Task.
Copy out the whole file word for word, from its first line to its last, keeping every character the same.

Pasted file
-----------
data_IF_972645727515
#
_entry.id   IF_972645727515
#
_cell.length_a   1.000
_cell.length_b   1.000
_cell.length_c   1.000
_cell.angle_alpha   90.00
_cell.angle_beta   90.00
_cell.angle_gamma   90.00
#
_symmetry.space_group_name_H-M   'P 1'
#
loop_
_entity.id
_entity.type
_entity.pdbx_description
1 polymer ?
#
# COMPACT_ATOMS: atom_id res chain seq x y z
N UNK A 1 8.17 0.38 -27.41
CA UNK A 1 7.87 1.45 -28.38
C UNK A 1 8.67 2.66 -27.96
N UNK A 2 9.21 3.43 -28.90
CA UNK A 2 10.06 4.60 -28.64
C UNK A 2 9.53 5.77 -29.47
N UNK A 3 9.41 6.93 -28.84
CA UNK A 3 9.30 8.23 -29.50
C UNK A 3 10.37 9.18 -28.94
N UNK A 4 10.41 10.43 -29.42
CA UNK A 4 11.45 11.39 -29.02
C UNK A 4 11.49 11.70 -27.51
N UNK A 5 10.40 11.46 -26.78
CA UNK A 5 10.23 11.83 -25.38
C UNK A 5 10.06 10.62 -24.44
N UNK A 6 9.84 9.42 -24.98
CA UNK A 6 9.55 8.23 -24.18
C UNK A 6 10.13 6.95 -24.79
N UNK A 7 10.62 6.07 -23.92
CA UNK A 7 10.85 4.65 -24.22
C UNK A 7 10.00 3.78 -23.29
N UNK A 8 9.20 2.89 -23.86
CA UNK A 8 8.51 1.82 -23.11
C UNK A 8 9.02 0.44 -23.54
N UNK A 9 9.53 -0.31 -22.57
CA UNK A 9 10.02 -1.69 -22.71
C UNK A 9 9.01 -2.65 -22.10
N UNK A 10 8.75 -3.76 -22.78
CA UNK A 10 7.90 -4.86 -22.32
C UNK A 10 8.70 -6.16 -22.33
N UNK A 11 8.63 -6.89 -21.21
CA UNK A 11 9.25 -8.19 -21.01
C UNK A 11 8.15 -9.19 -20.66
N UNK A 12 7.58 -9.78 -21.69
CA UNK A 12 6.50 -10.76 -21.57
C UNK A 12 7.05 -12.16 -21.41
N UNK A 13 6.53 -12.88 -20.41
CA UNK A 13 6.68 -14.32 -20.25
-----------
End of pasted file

data_IF_972645727515
#
_entry.id   IF_972645727515
#
_cell.length_a   1.000
_cell.length_b   1.000
_cell.length_c   1.000
_cell.angle_alpha   90.00
_cell.angle_beta   90.00
_cell.angle_gamma   90.00
#
_symmetry.space_group_name_H-M   'P 1'
#
loop_
_entity.id
_entity.type
_entity.pdbx_description
1 polymer ?
#
# COMPACT_ATOMS: atom_id res chain seq x y z
N UNK A 1 8.17 0.38 -27.41
CA UNK A 1 7.87 1.45 -28.38
C UNK A 1 8.67 2.66 -27.96
N UNK A 2 9.21 3.43 -28.90
CA UNK A 2 10.06 4.60 -28.64
C UNK A 2 9.53 5.77 -29.47
N UNK A 3 9.41 6.93 -28.84
CA UNK A 3 9.30 8.23 -29.50
C UNK A 3 10.37 9.18 -28.94
N UNK A 4 10.41 10.43 -29.42
CA UNK A 4 11.45 11.39 -29.02
C UNK A 4 11.49 11.70 -27.51
N UNK A 5 10.40 11.46 -26.78
CA UNK A 5 10.23 11.83 -25.38
C UNK A 5 10.06 10.62 -24.44
N UNK A 6 9.84 9.42 -24.98
CA UNK A 6 9.55 8.23 -24.18
C UNK A 6 10.13 6.95 -24.79
N UNK A 7 10.62 6.07 -23.92
CA UNK A 7 10.85 4.65 -24.22
C UNK A 7 10.00 3.78 -23.29
N UNK A 8 9.20 2.89 -23.86
CA UNK A 8 8.51 1.82 -23.11
C UNK A 8 9.02 0.44 -23.54
N UNK A 9 9.53 -0.31 -22.57
CA UNK A 9 10.02 -1.69 -22.71
C UNK A 9 9.01 -2.65 -22.10
N UNK A 10 8.75 -3.76 -22.78
CA UNK A 10 7.90 -4.86 -22.32
C UNK A 10 8.70 -6.16 -22.33
N UNK A 11 8.63 -6.89 -21.21
CA UNK A 11 9.25 -8.19 -21.01
C UNK A 11 8.15 -9.19 -20.66
N UNK A 12 7.58 -9.78 -21.69
CA UNK A 12 6.50 -10.76 -21.57
C UNK A 12 7.05 -12.16 -21.41
N UNK A 13 6.53 -12.88 -20.41
CA UNK A 13 6.68 -14.32 -20.25